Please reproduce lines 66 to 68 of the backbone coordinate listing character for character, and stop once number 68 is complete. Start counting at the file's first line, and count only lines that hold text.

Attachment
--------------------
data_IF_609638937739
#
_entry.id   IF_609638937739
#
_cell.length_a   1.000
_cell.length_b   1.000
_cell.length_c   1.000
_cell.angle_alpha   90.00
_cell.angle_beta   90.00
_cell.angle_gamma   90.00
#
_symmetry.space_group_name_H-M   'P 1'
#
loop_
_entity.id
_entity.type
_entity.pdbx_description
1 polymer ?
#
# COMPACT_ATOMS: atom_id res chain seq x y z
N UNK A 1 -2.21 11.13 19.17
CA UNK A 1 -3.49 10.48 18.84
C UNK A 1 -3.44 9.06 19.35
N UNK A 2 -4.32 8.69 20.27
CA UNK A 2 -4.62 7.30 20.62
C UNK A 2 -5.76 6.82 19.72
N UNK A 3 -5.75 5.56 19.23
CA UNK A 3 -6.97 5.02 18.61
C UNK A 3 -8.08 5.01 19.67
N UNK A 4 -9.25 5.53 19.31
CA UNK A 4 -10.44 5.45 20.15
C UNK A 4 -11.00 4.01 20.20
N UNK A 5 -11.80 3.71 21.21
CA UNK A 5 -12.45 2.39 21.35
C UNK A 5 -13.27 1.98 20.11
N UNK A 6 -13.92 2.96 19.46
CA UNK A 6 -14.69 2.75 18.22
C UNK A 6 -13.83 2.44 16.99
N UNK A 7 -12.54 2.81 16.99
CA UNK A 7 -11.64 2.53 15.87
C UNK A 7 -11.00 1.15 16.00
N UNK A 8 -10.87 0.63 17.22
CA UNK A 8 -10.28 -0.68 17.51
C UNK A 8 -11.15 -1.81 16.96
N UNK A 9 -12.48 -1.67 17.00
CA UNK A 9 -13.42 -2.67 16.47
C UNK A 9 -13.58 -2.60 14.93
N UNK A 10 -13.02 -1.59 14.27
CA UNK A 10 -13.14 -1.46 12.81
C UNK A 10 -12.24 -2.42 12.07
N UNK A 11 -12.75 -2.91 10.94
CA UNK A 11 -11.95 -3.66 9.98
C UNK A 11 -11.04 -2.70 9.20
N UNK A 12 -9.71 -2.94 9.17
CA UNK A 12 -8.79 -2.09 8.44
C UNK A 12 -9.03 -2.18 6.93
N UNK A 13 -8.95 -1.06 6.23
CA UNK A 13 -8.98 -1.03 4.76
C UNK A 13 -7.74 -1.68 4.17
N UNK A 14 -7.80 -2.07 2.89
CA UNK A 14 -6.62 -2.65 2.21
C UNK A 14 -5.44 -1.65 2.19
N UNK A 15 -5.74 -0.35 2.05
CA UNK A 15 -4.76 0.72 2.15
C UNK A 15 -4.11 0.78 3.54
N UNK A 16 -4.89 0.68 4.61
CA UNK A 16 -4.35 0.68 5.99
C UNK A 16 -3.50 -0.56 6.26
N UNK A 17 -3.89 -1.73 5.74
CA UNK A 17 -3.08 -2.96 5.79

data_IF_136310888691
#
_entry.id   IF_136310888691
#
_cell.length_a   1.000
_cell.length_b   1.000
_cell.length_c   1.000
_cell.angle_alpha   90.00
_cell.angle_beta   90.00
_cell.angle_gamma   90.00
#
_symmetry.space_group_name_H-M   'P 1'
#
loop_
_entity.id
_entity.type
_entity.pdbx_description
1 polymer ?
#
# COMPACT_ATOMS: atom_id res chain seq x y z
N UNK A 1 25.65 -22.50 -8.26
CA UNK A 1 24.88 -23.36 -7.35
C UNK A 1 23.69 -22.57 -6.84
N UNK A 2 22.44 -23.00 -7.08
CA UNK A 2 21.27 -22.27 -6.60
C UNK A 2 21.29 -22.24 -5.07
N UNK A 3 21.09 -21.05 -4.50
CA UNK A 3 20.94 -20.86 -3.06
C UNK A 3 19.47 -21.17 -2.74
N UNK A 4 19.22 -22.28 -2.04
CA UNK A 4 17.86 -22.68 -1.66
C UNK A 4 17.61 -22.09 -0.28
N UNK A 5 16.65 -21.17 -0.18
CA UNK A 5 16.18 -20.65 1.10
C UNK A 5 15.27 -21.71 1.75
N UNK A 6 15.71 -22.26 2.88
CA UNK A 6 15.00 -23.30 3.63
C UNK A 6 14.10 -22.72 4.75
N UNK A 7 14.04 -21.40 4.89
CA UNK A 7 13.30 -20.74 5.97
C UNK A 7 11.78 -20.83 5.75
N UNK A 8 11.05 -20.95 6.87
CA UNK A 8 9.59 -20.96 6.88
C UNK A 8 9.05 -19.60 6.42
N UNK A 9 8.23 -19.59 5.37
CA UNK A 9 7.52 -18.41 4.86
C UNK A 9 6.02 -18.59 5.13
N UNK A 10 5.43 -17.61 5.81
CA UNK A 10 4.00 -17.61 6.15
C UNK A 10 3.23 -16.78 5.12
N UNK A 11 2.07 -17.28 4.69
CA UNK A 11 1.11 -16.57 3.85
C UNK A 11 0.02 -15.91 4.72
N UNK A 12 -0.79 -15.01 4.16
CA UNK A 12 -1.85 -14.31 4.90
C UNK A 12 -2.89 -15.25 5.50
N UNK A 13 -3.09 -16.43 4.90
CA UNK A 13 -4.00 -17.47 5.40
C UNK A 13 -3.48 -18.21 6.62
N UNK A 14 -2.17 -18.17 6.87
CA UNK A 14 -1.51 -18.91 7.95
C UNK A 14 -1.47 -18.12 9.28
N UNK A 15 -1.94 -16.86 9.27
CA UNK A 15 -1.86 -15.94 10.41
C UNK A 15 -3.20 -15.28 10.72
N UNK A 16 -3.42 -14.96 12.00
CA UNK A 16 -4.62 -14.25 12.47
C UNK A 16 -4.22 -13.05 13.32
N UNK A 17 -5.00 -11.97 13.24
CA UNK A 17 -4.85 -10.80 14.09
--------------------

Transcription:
N UNK A 16 -4.89 0.68 4.61
CA UNK A 16 -4.35 0.68 5.99
C UNK A 16 -3.50 -0.56 6.26